Tom's Hardware Guide did a tremendous job this week analyzing the Mercury Research report on the state of the CPU market in the first quarter of this year.If we consider all x86-compatible processors, the share of AMD products in that market reached a record 27.7% in the first quarter.The previous quarter was the first time in 15 years that this indicator exceeded the 25.3% mark, and this year the company managed not to decrease the turnover.advertisementSource image: WCCFTechWe should not, however, speak exclusively about the positive dynamics of AMD share in all market segments.In the desktop segment, for example, it lost one percentage point over the year to a competitor, reducing its share to 18.3%.In the mobile segment, progress was evident, as AMD strengthened its position from 18 to 22.5%.Finally, in the traditionally inert server market the company managed to move from 8.9% to 11.6%.The first quarter saw a decline in the supply of low-cost mobile processors, which brought the average selling price of a client processor in the market as a whole to $138, up 10% over the previous quarter, and year-on-year growth of over 30%.In this context, processors from all manufacturers are taken into account, including desktop models, but excluding server models.The number of desktops shipped in the quarter decreased immediately by 30%, so AMD could not demonstrate positive dynamics of its share in this segment.But in the mobile segment AMD suffered less than Intel, which even allowed it to increase its share by 4.4 percentage points.Separately, the share of processors with Arm architecture.According to Mercury Research, it reached 11.6% in the first quarter, not least due to the expansion of Apple branded processors.By the way, in the server segment AMD also managed to increase its share in the first quarter against the background of falling sales volumes in the market as a whole.
November data from Mercury Research stated that AMD controlled about 20.1 % of the desktop CPU market, a figure that has been growing steadily since late 2017, when the Ryzen family claimed its rights. Fresh statistics state a reversal of the trend: in fact, Intel has managed to wrest 0.8 % of the desktop CPU market from AMD.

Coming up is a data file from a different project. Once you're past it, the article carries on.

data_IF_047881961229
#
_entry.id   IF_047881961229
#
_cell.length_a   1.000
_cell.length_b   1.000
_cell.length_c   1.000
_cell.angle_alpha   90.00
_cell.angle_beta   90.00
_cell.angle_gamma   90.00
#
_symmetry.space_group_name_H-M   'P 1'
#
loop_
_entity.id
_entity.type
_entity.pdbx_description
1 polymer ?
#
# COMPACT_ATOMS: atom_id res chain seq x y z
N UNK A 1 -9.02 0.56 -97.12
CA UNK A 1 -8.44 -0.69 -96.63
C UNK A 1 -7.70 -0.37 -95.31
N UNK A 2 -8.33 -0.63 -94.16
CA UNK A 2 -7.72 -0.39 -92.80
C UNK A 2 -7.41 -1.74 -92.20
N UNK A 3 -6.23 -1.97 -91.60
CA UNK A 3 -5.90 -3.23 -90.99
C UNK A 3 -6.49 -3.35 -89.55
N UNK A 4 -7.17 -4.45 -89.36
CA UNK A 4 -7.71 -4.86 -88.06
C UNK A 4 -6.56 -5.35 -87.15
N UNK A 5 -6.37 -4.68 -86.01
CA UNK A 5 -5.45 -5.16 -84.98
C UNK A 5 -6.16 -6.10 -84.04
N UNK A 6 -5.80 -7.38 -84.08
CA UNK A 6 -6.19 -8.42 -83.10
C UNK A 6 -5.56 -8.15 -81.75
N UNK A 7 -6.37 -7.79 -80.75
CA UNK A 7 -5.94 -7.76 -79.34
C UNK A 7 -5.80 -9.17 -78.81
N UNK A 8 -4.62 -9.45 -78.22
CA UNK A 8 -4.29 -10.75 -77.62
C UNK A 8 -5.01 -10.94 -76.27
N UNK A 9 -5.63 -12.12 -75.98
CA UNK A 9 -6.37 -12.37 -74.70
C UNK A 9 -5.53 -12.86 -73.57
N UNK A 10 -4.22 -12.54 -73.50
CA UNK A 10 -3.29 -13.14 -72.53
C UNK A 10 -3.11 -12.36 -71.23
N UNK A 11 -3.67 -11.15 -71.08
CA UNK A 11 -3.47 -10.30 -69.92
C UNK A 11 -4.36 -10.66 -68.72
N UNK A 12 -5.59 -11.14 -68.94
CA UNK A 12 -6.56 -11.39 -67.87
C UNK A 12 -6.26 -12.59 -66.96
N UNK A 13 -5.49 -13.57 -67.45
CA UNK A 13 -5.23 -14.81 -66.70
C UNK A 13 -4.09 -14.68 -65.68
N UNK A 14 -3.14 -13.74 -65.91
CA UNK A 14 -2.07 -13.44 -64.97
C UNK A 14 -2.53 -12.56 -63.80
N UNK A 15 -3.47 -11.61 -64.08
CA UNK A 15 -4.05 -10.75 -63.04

Image source: IDG
This is evidenced by the data for the fourth quarter of last year, as noted by Tom’s Hardware, citing comments from Mercury Research. AMD's share in the desktop segment fell to 19.3 % at the end of the fourth quarter. This did not prevent the company from increasing its share in the desktop segment by one percentage point for the full year 2020. The company's marketing policy now prioritizes the sale of more expensive processor models, and they are objectively sold less than cheaper ones. Here and below are AMD's share figures in physical terms, which take into account the number of processors shipped. In the mobile segment, as the source explains, AMD's loss is stronger & ;already 1.2 %. In November its share reached 20.2 % of the mobile market, so at the end of the fourth quarter it dropped to 19 %. In monetary terms these losses turned out to be stronger, because mobile processors account for about 60 % of revenues in the customer segment, and AMD has shown good dynamics in its share growth rate in previous years. It cannot be ruled out that AMD's success in the fourth quarter was hindered by a shortage of processors. Intel, if we believe the January revelations of its representatives, managed to significantly increase processor production volumes, especially in the lower price segment. Demand for Chromebooks from the educational sector remains at a high level, which allowed Intel to strengthen its position. Incidentally, AMD's share of the mobile segment grew by 2.8 percentage points in the entire 2020, so the period cannot be called a failure for the company. In the server segment, as noted by Mercury Research, AMD's fourth-quarter share rose 0.5 percentage points to 7.1 % in sequential comparison, and a respectable 2.6 percentage points year-on-year & ;. The statistics from this source cover the entire server market, without differentiating between the intended use and the number of processor sockets per system. For this reason, the share of AMD appears to be smaller than that of IDC as stated by Mercury Research. The x86-compatible processor market as a whole grew 20.1 % in the fourth quarter. On a three-month basis, AMD reduced its market share from 22.4 to 21.7 %, but gained 6.2 percentage points on a year-over-year basis.